Quebec premier proposes religious-neutrality legislation

On Sept. 10, the Parti Québécois (PQ) presented details of its proposed Quebec Values Charter.  This legislation would “reportedly ban all public-sector employees from wearing religious symbols [at work] and lay out stricter guidelines for the accommodation of religious minorities by public institutions and employers,” wrote Konrad Yakabuski in the Globe and Mail. For Quebec Premier and PQ Leader Pauline Marois, the rationale behind the Charter is to affirm the fundamental value of religious neutrality of the state. In Quebec, the process of secularization began decades ago, notably during what’s known as the Quiet Revolution. However, since the election of the PQ in 2012, the question of reasonable accommodation has been a hot-button issue, especially with regard to religious dress and symbols.

Individuals from around Canada have displayed increasing concern about the neutrality of this policy. For example, on Sept. 3, Calgary Mayor Naheed Nenshi on CBC Radio argued, “If it was truly neutral, it would mean that every person would have the opportunity to work for and to provide services by the state, and that’s exactly not what’s happening here. It’s advantaging people with less visible faiths versus people who have a visible faith.”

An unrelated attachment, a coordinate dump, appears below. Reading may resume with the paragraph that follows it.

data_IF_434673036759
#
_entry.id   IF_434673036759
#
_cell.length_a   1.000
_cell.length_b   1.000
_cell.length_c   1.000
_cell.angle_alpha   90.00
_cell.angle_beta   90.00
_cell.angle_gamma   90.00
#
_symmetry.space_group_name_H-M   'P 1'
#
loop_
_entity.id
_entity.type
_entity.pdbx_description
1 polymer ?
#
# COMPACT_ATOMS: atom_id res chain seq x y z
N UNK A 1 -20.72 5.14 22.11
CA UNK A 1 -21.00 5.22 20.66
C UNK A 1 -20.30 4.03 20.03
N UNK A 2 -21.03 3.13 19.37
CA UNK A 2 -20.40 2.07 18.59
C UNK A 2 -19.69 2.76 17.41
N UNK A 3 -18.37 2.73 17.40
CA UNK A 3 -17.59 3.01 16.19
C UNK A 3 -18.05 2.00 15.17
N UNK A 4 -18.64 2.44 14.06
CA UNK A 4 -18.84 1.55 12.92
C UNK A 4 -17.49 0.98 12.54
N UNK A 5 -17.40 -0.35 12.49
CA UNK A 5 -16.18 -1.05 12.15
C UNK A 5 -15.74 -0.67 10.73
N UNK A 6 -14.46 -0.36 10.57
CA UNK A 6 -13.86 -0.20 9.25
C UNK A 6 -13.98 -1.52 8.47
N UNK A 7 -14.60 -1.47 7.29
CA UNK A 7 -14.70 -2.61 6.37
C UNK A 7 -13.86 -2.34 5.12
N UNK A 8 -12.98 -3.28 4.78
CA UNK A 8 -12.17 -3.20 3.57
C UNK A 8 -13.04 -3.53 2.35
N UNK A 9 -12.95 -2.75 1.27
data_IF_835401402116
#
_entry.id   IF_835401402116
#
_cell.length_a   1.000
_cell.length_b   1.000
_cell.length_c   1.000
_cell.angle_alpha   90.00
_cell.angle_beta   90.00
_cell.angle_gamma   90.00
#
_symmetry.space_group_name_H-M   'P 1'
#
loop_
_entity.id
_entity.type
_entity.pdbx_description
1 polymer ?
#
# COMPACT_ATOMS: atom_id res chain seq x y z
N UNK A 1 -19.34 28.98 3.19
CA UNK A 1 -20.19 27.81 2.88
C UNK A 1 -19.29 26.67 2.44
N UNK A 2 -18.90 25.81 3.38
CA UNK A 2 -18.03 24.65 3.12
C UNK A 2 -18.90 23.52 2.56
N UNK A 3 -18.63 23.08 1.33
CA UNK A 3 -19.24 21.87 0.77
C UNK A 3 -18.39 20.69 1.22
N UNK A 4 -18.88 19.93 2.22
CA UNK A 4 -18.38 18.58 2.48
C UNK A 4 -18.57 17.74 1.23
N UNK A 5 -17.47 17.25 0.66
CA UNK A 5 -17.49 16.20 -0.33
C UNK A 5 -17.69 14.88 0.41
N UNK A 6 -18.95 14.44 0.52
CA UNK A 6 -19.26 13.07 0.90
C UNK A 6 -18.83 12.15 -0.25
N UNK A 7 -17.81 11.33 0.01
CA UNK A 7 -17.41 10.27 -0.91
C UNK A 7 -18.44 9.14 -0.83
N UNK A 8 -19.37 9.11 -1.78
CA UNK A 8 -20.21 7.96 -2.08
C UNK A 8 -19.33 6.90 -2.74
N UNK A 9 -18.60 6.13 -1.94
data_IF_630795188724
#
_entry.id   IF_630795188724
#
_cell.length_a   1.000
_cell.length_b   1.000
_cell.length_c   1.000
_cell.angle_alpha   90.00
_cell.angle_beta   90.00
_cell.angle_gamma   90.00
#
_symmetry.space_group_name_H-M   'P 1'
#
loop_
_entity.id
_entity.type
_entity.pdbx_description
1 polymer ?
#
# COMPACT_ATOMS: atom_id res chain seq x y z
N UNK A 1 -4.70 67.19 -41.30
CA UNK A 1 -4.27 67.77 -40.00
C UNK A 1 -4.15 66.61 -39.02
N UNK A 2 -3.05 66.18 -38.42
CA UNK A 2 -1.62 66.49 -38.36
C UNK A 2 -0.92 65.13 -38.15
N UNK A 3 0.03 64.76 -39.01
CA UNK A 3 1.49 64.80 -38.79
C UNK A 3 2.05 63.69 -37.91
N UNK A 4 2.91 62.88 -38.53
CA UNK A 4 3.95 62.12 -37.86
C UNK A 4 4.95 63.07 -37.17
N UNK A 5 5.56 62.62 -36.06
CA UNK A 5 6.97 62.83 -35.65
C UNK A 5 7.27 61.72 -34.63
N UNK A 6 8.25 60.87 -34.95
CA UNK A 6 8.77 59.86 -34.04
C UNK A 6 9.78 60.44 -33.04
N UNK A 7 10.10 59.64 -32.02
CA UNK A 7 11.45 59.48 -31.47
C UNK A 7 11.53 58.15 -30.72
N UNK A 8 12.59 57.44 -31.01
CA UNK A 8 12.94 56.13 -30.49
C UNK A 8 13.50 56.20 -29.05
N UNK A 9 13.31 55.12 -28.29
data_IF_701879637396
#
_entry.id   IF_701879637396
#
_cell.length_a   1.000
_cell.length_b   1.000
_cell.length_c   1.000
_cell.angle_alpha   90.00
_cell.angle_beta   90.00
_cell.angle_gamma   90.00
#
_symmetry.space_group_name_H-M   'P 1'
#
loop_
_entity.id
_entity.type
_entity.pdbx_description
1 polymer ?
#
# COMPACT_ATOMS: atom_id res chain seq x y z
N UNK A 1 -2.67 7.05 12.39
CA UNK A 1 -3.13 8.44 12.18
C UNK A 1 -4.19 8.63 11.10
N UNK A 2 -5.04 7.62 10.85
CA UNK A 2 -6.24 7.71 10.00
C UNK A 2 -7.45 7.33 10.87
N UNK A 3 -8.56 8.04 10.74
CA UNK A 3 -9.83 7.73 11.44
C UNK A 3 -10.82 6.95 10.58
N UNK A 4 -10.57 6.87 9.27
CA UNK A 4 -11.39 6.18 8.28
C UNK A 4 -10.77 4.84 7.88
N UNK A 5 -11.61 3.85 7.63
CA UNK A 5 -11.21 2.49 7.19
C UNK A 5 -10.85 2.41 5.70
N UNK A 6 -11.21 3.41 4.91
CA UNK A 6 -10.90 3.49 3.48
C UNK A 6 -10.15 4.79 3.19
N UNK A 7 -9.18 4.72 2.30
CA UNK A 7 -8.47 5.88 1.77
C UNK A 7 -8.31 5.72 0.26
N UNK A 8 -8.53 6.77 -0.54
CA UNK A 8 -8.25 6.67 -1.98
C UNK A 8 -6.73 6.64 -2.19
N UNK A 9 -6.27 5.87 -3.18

Charles Taylor, a professor at McGill University who co-presided over Quebec’s 2007 commission on the accommodation of minorities, says the proposed Charter can be compared to the recent anti–gay-propaganda law in Russia. “If we look at what is proposed here, for sure it does not go as far,” Taylor told the Canadian Press, “but it says that if you have certain convictions you are a second-class citizen because those who have such convictions cannot apply [for a job] in the public sector.”

UVic Dean of Law professor Jeremy Webber says, “The notion of secularization in which every individual comes primarily as a citizen of Quebec can have purchase, as it creates commonality,” but also noted, “there have been signs of anti-Muslim bias that lurk in the fringes of the debate that make one really uncomfortable with it.”

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